Puppet Server is the next-generation application for managing Puppet agents. This platform implements Puppet's server-side components in a more distributed, service-oriented architecture. We've built Puppet Server on top of the same technologies that make PuppetDB successful, and which allow us to greatly improve performance, scalability, advanced metrics collection, and fine-grained control over the Ruby runtime.
While Puppet Server is designed to replace the deprecated Apache/Passenger Puppet master stack, they diverge in a handful of ways due to differences in Puppet Server's underlying architecture. See Puppet Server vs. Apache/Passenger Puppet Master for details.
For information about the current and most recent versions of Puppet Server, see the release notes.
Installing Puppet Server
All versions of Puppet Server depend on at least Puppet 3.7.3, and since version 2.3 it depends on Puppet Agent 1.4.0 or newer, which installs Puppet 4.4 and compatible versions of its related tools and dependencies on the server. Puppet agents running older versions of Puppet Agent can connect to Puppet Server 2.3; this requirement applies to the Puppet Agent running on the Puppet Server node only.
If you install Puppet Server on a system running an older version of Puppet, installation also upgrades Puppet. See Installing Puppet Server from Packages for complete installation requirements and instructions.
Ruby and Puppet Server
Puppet Server uses its own JRuby interpreter, which doesn't load gems or other
code from your system Ruby. If you want Puppet Server to load additional gems,
use the Puppet Server-specific
gem command to install them. See Puppet
Server and Gems for more information about gems
and Puppet Server.
Ruby extension code in your modules needs to run under both Ruby 1.9 and Ruby
2.1. This is because Puppet Server runs Puppet functions and custom resource
types under JRuby 1.7 (which is a Ruby 1.9-compatible interpreter), and the
puppet-agent releases run custom facts and types/providers under MRI
Puppet Server honors almost all settings in
puppet.conf and should pick them
up automatically. However, we have also introduced some new settings specific
to Puppet Server. See the Configuration
documentation for details.
For more information on the differences between Puppet Server's support for
puppet.conf settings and the Ruby master's, see our documentation of
Certificate authority configuration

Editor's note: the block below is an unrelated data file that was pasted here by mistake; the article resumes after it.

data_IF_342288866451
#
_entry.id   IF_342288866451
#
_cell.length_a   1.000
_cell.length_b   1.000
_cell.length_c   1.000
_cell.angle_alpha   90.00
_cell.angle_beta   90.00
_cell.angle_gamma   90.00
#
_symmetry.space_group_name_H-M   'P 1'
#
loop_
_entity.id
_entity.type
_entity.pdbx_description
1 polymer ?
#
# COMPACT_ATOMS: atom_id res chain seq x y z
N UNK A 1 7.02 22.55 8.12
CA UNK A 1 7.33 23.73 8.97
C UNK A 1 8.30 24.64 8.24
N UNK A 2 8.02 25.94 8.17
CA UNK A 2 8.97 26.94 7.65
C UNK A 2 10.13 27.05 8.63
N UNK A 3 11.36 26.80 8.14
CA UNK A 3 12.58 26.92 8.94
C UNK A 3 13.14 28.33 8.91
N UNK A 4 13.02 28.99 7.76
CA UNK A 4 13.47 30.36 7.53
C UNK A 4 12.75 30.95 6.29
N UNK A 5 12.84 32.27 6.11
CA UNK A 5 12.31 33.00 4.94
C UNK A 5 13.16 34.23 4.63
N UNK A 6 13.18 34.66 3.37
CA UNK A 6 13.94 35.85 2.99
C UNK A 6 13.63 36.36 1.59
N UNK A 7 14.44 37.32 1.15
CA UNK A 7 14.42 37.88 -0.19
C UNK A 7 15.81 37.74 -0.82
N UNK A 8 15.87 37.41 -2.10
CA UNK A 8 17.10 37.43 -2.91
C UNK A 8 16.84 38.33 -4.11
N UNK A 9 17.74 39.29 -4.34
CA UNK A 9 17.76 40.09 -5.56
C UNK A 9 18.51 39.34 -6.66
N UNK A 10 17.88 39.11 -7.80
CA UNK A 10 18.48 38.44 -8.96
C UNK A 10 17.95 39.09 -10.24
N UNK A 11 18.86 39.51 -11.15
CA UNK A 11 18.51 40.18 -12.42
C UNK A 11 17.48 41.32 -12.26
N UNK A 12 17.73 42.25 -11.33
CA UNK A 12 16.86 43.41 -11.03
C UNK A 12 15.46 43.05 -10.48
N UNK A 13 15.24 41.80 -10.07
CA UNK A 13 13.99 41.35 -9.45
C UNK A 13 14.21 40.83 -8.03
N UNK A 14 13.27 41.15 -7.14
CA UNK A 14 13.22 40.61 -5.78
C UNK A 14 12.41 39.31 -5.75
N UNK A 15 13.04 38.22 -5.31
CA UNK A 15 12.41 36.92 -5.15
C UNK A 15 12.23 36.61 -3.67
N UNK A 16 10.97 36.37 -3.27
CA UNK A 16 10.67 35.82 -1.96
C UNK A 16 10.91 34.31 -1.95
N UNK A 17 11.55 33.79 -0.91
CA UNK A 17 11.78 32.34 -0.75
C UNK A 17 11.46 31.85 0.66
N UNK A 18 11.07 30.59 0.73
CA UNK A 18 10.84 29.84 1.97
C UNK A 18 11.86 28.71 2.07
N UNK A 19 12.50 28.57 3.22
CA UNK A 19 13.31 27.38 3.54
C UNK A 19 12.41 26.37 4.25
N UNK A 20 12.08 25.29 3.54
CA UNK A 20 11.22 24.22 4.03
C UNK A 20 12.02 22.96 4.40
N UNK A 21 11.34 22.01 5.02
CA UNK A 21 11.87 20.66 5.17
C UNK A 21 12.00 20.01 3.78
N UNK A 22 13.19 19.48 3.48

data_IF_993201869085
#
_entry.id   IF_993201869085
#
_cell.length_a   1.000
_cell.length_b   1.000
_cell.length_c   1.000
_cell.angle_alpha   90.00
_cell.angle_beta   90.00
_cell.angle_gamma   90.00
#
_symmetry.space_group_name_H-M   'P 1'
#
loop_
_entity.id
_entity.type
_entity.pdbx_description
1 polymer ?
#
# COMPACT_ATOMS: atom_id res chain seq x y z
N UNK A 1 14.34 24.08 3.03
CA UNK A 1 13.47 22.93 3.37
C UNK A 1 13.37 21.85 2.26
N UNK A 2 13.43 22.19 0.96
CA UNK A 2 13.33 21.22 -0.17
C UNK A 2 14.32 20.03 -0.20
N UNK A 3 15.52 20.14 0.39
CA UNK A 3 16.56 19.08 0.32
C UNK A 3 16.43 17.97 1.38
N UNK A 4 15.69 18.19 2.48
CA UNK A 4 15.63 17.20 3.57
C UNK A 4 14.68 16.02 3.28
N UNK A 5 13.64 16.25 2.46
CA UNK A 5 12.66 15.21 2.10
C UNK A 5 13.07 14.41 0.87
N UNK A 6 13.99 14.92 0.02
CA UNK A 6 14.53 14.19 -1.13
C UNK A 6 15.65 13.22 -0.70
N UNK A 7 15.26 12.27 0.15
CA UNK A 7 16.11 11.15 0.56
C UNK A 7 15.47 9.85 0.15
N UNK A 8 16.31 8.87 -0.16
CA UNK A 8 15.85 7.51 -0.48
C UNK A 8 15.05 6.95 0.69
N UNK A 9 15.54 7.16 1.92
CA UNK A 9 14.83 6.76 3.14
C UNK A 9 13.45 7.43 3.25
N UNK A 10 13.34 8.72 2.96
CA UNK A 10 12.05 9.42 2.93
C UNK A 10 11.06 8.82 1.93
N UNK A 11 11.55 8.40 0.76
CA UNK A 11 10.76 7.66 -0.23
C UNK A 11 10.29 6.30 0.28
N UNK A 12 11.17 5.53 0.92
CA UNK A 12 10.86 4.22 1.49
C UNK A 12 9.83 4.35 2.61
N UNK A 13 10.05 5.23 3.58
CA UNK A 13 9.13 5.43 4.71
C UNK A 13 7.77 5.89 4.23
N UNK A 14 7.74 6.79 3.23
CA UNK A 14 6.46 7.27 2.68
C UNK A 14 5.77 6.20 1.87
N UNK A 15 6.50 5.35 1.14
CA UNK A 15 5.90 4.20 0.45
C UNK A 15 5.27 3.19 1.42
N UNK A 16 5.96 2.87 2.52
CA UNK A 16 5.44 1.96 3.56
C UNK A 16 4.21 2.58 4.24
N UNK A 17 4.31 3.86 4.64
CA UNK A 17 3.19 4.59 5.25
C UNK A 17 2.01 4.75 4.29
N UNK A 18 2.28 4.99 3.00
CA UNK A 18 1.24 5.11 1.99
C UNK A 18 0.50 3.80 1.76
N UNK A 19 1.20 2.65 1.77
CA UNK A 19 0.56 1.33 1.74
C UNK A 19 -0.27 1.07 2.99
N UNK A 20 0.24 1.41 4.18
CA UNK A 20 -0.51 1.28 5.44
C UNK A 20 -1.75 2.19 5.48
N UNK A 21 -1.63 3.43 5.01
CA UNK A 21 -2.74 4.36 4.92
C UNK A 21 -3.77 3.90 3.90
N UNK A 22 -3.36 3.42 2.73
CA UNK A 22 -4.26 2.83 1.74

Much of the documentation on External CA Support for the Ruby Puppet Master still applies to using an external certificate authority in conjunction with Puppet Server. There are some differences to bear in mind, however; see the External CA Configuration page for details.
In network configurations that require external SSL termination, you need to do a few things differently in Puppet Server. See External SSL Termination for details.
Puppet Server provides several command-line utilities for development and
debugging purposes. These commands are all aware of
well as the gems and Ruby code specific to Puppet Server and Puppet, while
keeping them isolated from your system Ruby.
For more information, see Puppet Server Subcommands.
As this application is still in development, there are a few known issues that you should be aware of.
If want to play with our code, these documents should prove useful:
Puppet Server also uses the Trapperkeeper Clojure framework.
Puppet Server's branching strategy is documented on the GitHub repo wiki.
Have feature requests, found a bug, or want to see what issues are in flight? Visit our JIRA project.
Copyright © 2013---2016 Puppet
Distributed under the Apache License, Version 2.0.
Special thanks to
Cursive is a Clojure IDE based on IntelliJ IDEA. Several of us at Puppet use it regularly and couldn't live without it. It's got some really great editing, refactoring, and debugging features, and the author, Colin Fleming, has been amazingly helpful and responsive when we have feedback. If you're a Clojure developer, you should definitely check it out!
JRuby is an implementation of the Ruby programming language that runs on the JVM. It's a fantastic project, and the bridge that allows us to run Puppet Ruby code while taking advantage of the JVM's advanced features and libraries. We're very grateful to the developers for building such a great product and for helping us work through a few bugs that we've discovered along the way.
Maintainers: See the MAINTAINERS file